Oct. 15, 1998
Vol. 18, No. 2

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    Packard Fellowship awarded to professor studying gene fragments

    Manyuan Long, Assistant Professor in Ecology & Evolution, is one of 24 national recipients of the David and Lucile Packard Fellowship for Science & Engineering.

    The fellowship, which provides $625,000 over the course of five years, is awarded to professors to support their basic research in the fields of chemistry, biology, physics, mathematics, astronomy and computer science.

    Long studies how genes evolve, using molecular techniques and computer software to search for new genes and to compare and contrast thousands of genes at a time.

    Long, who has been studying genetics since the late 1980s, said many new genes are created through the shuffling and mixing of existing genes or gene fragments. "Junk" DNA, or introns, the stretches of genetic material that appear to have no real function, actually allow gene fragments to recombine and create new genes without overlapping, said Long. The introns act as leaders that are later spliced out, bringing the fragments together to form a new gene. These early gene pieces have been detected in fruit flies.

    "We think that early in evolution, a few genes existed that could shuffle and recombine to make new genes, allowing organisms to adapt to new environments," Long explained.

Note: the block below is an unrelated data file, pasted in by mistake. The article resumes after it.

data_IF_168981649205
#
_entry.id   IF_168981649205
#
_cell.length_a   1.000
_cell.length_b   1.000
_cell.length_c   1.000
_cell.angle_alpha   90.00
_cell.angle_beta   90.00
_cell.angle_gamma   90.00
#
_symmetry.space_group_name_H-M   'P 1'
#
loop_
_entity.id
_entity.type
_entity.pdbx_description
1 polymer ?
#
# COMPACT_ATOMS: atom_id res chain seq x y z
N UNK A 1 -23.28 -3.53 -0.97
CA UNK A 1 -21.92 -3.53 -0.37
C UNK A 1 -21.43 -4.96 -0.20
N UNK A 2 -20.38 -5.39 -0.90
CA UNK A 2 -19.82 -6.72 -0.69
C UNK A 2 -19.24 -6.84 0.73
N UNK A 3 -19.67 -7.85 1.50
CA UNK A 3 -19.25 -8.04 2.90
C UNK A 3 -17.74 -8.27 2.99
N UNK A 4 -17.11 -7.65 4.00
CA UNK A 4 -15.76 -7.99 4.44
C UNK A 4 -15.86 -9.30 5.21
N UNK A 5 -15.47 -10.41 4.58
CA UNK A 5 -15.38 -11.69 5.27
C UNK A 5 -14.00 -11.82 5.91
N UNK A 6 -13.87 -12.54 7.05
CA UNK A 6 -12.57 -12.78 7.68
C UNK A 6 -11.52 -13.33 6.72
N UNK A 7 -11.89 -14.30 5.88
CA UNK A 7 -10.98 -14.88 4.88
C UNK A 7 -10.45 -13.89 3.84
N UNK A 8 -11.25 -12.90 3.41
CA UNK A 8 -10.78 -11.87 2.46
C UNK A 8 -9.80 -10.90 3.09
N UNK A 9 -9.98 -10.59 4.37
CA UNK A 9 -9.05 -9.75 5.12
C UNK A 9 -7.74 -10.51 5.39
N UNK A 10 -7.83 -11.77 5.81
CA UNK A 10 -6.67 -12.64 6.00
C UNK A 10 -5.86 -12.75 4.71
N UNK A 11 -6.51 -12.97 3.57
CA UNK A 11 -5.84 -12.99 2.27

Over the past decade, Long's theory slowly gained support from notable scientists, but no one had ever found a gene created through shuffling. Such a discovery was made in 1993, when Long discovered the gene jingwei.

    Reflecting his Chinese heritage, Long named the gene after an emperor's daughter in an ancient legend.

    According to the story, Jingwei drowned in the East China Sea and was reincarnated as a beautiful bird. The bird flew about dropping stones and wood in an effort to fill the sea to prevent others from drowning.

    "We used the name jingwei because this gene avoided the usual fate of the processed gene (death) and was 'reincarnated' into a new structure with a novel function," Long explained.

    Long is now busy accumulating evidence in support of the "introns-early" theory, which suggests that introns existed before prokaryotic (bacteria) and eukaryotic (plants, animals) cells diverged. Because bacteria do not contain introns, others believe introns developed after the divergence of prokaryotes and eukaryotes.

    Long said he believes bacteria lost their introns to facilitate faster replication. Bacterial cells can replicate as fast as once every 30 minutes. If they had to copy long stretches of useless DNA every time they divided, their growth rate could be nowhere near as rapid.

    He and his student assistant, biology undergraduate Michael Deutsch, also observed the correlation between the size of an organism's genome and the percentage of the genome made up of introns.

    "Organisms with larger genomes have more of their genetic material devoted to introns," said Long.

    Smaller organisms, like bacteria, need to replicate quickly so they can respond to environmental stresses. Larger organisms rely less on rapid replication to survive changes in the environment and have accumulated more introns over time.

    Long received his B.S. and M.S. in plant genetics from Sichuan Agricultural University, China, in 1982. He received his M.S. and Ph.D. in genetics from the University of California, Davis, in 1990 and 1992, respectively. Long did postdoctoral work at Harvard University before coming to Chicago in 1997.

    The David and Lucile Packard Foundation is a private, family foundation created in 1964 that provides grants to not-for-profit organizations for programs in the arts and sciences.